I worked on the Phantom for a while, allowing the MX engine to cool completely, all the while waiting for the windsock to drop down a bit. While I was running-up the rebuilt engine, the sock was going through periods of 45 degree angles and up! I didn't want to fly a new engine with winds that strong, so I kept waiting, while working on the Phantom.

I switched the shoulder harness belts around so they were correctly position. I had installed them backwards. I installed the lap belts. I worked out a mock-up of a pushrod system that I'm going to use for the nosewheel steering instead of the stock springs, that I don't like. I installed the new throttle cable bracket that came with my custom 3-way splitter for dual carbs and oil injection. When I started to route the cable through the front strut, I couldn't get the splitter to fit. This means that I have to remove the tube to allow room to push the cable through. I really didn't want to do that. It's a bitch getting a bolt through both ends with spacers both on the inside and the outside. I'll save that for later.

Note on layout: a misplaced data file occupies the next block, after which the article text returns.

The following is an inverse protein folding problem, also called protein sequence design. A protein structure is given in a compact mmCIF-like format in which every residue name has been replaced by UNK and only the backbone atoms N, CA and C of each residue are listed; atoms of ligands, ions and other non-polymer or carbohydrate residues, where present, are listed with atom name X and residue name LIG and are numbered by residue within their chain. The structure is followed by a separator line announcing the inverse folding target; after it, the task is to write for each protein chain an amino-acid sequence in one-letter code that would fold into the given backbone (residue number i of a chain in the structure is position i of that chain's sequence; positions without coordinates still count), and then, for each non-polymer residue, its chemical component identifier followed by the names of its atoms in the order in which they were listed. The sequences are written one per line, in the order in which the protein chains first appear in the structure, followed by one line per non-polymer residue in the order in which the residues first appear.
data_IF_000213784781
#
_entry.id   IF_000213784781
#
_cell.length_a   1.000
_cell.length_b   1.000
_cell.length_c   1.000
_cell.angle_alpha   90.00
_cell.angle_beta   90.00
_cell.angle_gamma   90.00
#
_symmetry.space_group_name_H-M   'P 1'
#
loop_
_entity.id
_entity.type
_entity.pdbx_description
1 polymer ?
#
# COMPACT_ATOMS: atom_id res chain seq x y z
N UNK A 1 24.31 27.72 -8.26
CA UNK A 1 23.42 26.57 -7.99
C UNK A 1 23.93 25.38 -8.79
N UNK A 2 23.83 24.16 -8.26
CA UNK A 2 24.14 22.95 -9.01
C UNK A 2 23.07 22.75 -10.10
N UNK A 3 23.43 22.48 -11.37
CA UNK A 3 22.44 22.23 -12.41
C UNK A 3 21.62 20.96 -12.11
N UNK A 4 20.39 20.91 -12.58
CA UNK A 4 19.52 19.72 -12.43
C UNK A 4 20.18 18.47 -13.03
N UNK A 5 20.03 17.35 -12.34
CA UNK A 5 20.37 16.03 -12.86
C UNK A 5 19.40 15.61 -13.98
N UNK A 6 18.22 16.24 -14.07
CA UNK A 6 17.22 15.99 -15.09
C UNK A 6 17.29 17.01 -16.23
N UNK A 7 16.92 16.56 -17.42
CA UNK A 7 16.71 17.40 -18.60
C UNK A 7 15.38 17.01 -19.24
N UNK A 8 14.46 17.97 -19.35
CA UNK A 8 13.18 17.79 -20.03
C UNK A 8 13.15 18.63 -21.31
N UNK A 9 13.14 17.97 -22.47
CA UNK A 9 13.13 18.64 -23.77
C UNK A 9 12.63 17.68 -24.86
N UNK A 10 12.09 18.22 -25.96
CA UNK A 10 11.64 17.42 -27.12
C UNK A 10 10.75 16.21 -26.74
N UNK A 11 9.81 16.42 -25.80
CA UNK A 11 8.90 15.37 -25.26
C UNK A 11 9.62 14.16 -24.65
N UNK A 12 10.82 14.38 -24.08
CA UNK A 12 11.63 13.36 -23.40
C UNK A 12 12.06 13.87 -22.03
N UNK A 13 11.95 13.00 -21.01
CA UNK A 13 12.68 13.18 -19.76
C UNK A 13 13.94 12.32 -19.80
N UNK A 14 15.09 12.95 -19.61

The winds died down a bit, but were still stronger that I prefer. I could test fly the MX, but the winds were strong enough that I wouldn't be flying anywhere. I only had about two gallons (maybe less) of fuel in the tank, so I decided just to fly some patterns, getting some real-life wide open throttle/cruise/idle cycles in. I took off uneventfully and the engine seemed to be working well. I climbed to about 500 AGL, pulled the throttle back and then performed the cross-wind, down-wind, base and final legs of the pattern. As I approached the numbers, the wind suddenly eased up, causing me to drop to the surface hard enough that I bounced about two feet. I shoved the throttle forward quick enough that when I came back down from the bounce, the next bounce was only a few inches high as I pulled the throttle back to idle. The right wing came up...I shoved the stick right to deploy the spoiler and I pushed rudder to the right. The right wing came down, I straightened up and then the left wing came up. I pushed left rudder and it came down and I was finally planted on the ground. I've had things like this happen so many times that I didn't even think about what I was doing as it was happening. It is only as I write this that I really realize how many things we do when piloting our craft that become natural reactions.